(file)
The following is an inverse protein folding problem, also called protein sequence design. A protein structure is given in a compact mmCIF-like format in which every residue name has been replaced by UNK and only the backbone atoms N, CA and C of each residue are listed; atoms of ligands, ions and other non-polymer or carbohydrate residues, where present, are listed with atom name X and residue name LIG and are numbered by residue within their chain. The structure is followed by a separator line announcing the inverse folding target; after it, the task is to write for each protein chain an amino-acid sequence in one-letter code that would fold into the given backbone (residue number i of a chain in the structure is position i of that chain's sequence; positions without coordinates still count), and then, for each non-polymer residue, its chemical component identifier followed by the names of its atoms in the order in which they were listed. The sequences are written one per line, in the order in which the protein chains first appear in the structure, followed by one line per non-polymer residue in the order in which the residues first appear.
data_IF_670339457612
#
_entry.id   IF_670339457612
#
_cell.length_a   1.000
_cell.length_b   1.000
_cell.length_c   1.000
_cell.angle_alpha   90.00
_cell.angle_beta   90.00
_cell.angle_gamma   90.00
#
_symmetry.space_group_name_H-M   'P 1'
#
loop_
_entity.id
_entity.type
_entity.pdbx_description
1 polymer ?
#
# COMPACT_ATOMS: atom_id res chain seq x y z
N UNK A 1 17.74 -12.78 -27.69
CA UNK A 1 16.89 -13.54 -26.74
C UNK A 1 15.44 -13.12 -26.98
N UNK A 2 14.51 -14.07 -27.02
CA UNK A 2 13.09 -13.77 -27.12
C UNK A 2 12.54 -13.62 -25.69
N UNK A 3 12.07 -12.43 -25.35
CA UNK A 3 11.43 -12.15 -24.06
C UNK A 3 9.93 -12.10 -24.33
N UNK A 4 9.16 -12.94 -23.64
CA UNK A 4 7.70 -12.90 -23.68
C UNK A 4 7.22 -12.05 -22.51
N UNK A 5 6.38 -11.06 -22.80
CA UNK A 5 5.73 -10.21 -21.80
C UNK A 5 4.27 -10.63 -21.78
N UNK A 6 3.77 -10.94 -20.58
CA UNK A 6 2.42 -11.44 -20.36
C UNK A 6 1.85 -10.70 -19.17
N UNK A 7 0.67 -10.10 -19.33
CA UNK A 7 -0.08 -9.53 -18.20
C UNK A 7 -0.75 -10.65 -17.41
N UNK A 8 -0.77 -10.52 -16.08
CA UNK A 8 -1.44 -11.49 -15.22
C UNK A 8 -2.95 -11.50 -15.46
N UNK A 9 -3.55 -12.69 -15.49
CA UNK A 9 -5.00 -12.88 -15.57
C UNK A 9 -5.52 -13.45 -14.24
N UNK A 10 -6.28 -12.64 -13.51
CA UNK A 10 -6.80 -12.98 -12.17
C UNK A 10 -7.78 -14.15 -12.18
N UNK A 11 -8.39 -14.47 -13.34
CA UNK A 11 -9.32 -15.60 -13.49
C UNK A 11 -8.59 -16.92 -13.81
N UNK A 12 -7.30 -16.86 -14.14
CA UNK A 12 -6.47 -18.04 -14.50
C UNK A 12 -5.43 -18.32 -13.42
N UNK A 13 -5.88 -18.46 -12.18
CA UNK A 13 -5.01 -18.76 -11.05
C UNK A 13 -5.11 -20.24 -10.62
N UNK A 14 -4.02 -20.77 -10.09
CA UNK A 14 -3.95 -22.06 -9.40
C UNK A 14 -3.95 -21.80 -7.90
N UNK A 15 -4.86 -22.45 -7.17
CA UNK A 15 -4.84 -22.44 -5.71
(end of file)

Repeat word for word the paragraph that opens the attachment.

The following is an inverse protein folding problem, also called protein sequence design. A protein structure is given in a compact mmCIF-like format in which every residue name has been replaced by UNK and only the backbone atoms N, CA and C of each residue are listed; atoms of ligands, ions and other non-polymer or carbohydrate residues, where present, are listed with atom name X and residue name LIG and are numbered by residue within their chain. The structure is followed by a separator line announcing the inverse folding target; after it, the task is to write for each protein chain an amino-acid sequence in one-letter code that would fold into the given backbone (residue number i of a chain in the structure is position i of that chain's sequence; positions without coordinates still count), and then, for each non-polymer residue, its chemical component identifier followed by the names of its atoms in the order in which they were listed. The sequences are written one per line, in the order in which the protein chains first appear in the structure, followed by one line per non-polymer residue in the order in which the residues first appear.